The 2016 edition of the Escapees Travel Guide is out, and on the cover is a wonderfully vibrant Arizona sunset photo that Mark took.
The Travel Guide is a handy little book published by the Escapees RV Club for its members, and it lists nearly 1,000 RV parks across the continent (including Canada and Mexico) where Escapees members get discounts of up to 50%. It also provides state maps showing their locations for route planning.
The Escapees website also provides a map of them all here.
In addition, this listing includes the 19 RV parks that are under the Escapees umbrella. One of the neat things about Escapees RV parks — for the budget conscious — is that they always offer a few dry camping campsites in addition to their full hookup sites.
In our experience, these campsites are never full, are sometimes quite spacious, and don’t really need to be reserved in advance. Best of all, they’re just $5 a night for Escapees members.
It was roomy and had as much of a woodsy camping feel to it as is possible in an RV park. You can see pics of the campsite here.
The Escapees Travel Guide also lists members who own property and are willing to let other members park their RV on it for a night or more. We were very grateful for this unusual kind of RV parking when we got smoked out by a wildfire in Oregon a few years ago. How heartwarming it was to enjoy the special hospitality of fellow Escapees who let us stay in their yard while we got our wits together.
Escapees offers a ton of services for RVers besides campground discounts, from mail fowarding and domicile assistance to advocacy work on behalf of all RVers to bootcamp instructional programs for new RVers and special RV weighing services. They have an excellent online discussion forum and there are loads of RV rallies and gatherings and RV tours as well.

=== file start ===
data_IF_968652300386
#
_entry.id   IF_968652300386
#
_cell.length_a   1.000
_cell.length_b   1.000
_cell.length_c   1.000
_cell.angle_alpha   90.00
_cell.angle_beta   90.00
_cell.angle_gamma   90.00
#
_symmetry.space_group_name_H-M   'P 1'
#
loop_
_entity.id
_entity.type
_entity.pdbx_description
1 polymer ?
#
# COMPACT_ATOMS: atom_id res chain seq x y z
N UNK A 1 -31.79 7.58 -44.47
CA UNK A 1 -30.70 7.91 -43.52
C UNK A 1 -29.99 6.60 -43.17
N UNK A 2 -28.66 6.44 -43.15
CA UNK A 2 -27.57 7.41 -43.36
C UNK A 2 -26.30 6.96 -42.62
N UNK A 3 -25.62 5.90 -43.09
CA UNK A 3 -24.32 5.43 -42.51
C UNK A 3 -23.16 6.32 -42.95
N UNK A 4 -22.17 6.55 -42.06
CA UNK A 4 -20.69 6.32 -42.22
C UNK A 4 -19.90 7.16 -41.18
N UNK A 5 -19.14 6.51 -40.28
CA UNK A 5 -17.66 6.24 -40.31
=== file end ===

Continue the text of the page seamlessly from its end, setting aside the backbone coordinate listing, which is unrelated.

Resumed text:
When we first started RVing full-time, I couldn’t imagine traveling any other way and was very surprised that Escapees also offered travel tours for its members that did’t involve traveling in an RV.
Yet, now that we’ve been at it a while, I totally understand the desire to mix it up a bit and jump on a plane or a boat to go somewhere once in a while. And why not do that with friends who like to RV too?!
Our favorite benefit of being Escapees members is the very informative Escapees Magazine that arrives in our mailbox every other month. There is a wealth of knowledge shared in its pages, and the topics that are covered touch on every imaginable aspect of life in an RV.
In the January/February 2016 issue of Escapees Magazine there is an article of ours about RV batteries.
We’ve been living on 12 volt battery power for nearly 9 years now, between our boat and our trailer, and we’ve learned a lot about what it is that batteries do, how to install them, how they get charged, what kinds of TLC they like, how and why they fail, and why certain kinds of batteries are better than others.
Our article offers an overview of RV house batteries basics.
There is a ton of info about RV and marine batteries on this website as well, and for a more detailed study of what it is that makes RV batteries tick, the following tutorial pages get into the nitty gritty:
- RV and Marine Battery Charging Basics – How do batteries work and what’s the best way to charge them?
- Converter, Inverter/Charger and Engine Alternator battery charging systems – Each charging system is very different!
- Solar Charge Controllers – How to optimize battery charging from the sun!
- Solar and Shore Power Charging Combined – What happens when you run solar and shore power at once?
- Wet Cell vs. AGM Batteries – Why is one battery type superior to the other and how do you wire them?
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